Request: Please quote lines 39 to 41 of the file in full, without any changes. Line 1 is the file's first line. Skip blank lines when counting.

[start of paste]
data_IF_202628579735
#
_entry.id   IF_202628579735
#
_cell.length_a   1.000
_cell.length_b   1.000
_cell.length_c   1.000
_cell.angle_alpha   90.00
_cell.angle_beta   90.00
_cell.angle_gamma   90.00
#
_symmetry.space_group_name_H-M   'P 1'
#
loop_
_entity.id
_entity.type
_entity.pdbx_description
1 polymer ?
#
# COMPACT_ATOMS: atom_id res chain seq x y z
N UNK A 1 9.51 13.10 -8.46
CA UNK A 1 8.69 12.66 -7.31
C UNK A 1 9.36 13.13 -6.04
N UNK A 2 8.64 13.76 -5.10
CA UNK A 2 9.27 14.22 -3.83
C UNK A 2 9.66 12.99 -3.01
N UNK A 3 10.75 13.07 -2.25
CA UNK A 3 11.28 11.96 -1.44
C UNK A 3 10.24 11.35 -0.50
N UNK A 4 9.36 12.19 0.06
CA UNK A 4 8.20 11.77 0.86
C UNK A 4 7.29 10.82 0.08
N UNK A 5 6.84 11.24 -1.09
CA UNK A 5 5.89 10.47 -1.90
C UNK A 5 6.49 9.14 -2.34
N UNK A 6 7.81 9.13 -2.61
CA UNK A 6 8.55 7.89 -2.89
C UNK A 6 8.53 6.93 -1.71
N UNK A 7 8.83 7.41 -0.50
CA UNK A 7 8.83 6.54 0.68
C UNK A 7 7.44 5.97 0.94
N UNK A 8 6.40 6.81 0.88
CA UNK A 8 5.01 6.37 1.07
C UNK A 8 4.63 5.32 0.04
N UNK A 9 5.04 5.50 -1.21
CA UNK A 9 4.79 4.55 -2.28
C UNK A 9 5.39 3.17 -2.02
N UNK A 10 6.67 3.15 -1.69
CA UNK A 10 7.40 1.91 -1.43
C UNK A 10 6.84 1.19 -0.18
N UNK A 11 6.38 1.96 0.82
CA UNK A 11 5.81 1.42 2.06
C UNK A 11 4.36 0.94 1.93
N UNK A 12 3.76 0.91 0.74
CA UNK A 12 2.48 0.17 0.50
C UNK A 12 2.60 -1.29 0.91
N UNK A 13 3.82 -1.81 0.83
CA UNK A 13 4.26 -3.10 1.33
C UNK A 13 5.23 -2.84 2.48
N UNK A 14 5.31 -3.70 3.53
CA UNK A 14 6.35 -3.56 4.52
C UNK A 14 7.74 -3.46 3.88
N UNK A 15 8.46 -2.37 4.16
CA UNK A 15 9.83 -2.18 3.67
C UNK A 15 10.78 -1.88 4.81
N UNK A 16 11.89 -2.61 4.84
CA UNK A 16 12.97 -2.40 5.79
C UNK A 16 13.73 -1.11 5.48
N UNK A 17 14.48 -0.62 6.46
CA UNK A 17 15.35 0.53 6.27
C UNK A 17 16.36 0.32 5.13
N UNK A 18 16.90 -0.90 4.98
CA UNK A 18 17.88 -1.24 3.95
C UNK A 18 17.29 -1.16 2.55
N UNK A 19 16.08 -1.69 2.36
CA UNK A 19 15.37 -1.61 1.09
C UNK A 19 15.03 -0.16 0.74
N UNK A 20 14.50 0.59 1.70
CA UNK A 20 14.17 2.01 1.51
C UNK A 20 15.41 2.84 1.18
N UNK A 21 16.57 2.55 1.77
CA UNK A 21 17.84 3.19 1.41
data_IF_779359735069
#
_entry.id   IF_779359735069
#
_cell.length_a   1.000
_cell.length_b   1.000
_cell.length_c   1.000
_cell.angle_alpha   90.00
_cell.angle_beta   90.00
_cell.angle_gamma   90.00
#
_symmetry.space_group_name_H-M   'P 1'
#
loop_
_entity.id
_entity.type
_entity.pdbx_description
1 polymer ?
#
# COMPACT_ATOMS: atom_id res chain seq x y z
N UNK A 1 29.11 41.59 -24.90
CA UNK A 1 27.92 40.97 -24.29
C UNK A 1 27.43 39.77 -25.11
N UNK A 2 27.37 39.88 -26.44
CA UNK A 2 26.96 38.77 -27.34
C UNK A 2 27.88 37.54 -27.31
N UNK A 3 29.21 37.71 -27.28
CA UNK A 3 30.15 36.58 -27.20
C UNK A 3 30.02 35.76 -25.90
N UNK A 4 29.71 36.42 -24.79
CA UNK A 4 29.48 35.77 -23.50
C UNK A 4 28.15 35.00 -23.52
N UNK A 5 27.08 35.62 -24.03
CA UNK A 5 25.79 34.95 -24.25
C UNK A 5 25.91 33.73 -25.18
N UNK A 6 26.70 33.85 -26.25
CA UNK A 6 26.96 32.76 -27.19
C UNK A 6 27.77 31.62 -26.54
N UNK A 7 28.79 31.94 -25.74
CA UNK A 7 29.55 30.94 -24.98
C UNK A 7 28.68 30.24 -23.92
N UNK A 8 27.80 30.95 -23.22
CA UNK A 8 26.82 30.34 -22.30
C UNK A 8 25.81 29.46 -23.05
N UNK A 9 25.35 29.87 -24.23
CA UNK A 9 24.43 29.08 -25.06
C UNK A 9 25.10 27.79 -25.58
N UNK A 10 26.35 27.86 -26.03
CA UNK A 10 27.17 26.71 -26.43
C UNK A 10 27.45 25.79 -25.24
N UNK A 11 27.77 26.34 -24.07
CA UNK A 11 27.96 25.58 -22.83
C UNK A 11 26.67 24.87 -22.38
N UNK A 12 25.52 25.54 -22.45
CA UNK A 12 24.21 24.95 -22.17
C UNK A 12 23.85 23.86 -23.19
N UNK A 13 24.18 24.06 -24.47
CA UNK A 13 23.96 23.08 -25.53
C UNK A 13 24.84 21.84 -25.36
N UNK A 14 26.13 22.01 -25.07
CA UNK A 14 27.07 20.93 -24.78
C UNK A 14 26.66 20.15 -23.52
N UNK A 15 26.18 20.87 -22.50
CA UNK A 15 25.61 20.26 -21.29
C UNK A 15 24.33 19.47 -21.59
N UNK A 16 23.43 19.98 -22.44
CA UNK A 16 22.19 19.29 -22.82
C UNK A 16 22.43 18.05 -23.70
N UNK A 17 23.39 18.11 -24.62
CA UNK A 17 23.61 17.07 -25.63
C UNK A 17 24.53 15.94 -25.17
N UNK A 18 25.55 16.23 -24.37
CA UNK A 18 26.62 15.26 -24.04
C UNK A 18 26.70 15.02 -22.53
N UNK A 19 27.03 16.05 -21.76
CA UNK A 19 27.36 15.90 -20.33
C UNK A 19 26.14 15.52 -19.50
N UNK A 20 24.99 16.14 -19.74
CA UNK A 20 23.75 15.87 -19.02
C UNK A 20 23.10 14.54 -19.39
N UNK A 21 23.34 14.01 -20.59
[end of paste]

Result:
N UNK A 7 8.83 7.41 -0.50
CA UNK A 7 8.83 6.54 0.68
C UNK A 7 7.44 5.97 0.94